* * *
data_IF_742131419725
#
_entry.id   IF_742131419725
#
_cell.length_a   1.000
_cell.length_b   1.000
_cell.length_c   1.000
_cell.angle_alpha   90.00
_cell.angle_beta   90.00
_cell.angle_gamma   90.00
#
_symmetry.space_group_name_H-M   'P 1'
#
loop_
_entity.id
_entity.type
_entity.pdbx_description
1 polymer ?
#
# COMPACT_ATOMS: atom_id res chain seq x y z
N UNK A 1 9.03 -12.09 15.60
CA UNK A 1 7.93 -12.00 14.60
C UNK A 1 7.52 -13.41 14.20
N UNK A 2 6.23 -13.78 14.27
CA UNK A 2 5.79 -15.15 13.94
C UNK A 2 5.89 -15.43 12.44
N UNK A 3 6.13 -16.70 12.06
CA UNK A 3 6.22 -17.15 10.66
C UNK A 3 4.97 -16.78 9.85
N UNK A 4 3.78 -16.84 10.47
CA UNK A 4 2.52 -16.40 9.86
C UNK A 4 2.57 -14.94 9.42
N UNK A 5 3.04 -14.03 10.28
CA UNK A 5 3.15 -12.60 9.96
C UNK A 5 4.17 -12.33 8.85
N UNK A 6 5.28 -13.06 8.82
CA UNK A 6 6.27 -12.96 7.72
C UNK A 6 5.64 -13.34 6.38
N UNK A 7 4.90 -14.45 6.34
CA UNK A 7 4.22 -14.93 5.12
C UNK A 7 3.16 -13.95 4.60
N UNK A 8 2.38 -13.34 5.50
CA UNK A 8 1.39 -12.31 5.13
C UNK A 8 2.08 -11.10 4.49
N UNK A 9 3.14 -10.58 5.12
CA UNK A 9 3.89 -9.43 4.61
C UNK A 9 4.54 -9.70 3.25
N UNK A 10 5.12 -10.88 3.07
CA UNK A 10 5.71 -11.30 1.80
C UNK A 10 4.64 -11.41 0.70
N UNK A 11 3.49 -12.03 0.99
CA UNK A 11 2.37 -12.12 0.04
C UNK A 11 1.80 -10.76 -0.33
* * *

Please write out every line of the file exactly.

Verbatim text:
data_IF_742131419725
#
_entry.id   IF_742131419725
#
_cell.length_a   1.000
_cell.length_b   1.000
_cell.length_c   1.000
_cell.angle_alpha   90.00
_cell.angle_beta   90.00
_cell.angle_gamma   90.00
#
_symmetry.space_group_name_H-M   'P 1'
#
loop_
_entity.id
_entity.type
_entity.pdbx_description
1 polymer ?
#
# COMPACT_ATOMS: atom_id res chain seq x y z
N UNK A 1 9.03 -12.09 15.60
CA UNK A 1 7.93 -12.00 14.60
C UNK A 1 7.52 -13.41 14.20
N UNK A 2 6.23 -13.78 14.27
CA UNK A 2 5.79 -15.15 13.94
C UNK A 2 5.89 -15.43 12.44
N UNK A 3 6.13 -16.70 12.06
CA UNK A 3 6.22 -17.15 10.66
C UNK A 3 4.97 -16.78 9.85
N UNK A 4 3.78 -16.84 10.47
CA UNK A 4 2.52 -16.40 9.86
C UNK A 4 2.57 -14.94 9.42
N UNK A 5 3.04 -14.03 10.28
CA UNK A 5 3.15 -12.60 9.96
C UNK A 5 4.17 -12.33 8.85
N UNK A 6 5.28 -13.06 8.82
CA UNK A 6 6.27 -12.96 7.72
C UNK A 6 5.64 -13.34 6.38
N UNK A 7 4.90 -14.45 6.34
CA UNK A 7 4.22 -14.93 5.12
C UNK A 7 3.16 -13.95 4.60
N UNK A 8 2.38 -13.34 5.50
CA UNK A 8 1.39 -12.31 5.13
C UNK A 8 2.08 -11.10 4.49
N UNK A 9 3.14 -10.58 5.12
CA UNK A 9 3.89 -9.43 4.61
C UNK A 9 4.54 -9.70 3.25
N UNK A 10 5.12 -10.88 3.07
CA UNK A 10 5.71 -11.30 1.80
C UNK A 10 4.64 -11.41 0.70
N UNK A 11 3.49 -12.03 0.99
CA UNK A 11 2.37 -12.12 0.04
C UNK A 11 1.80 -10.76 -0.33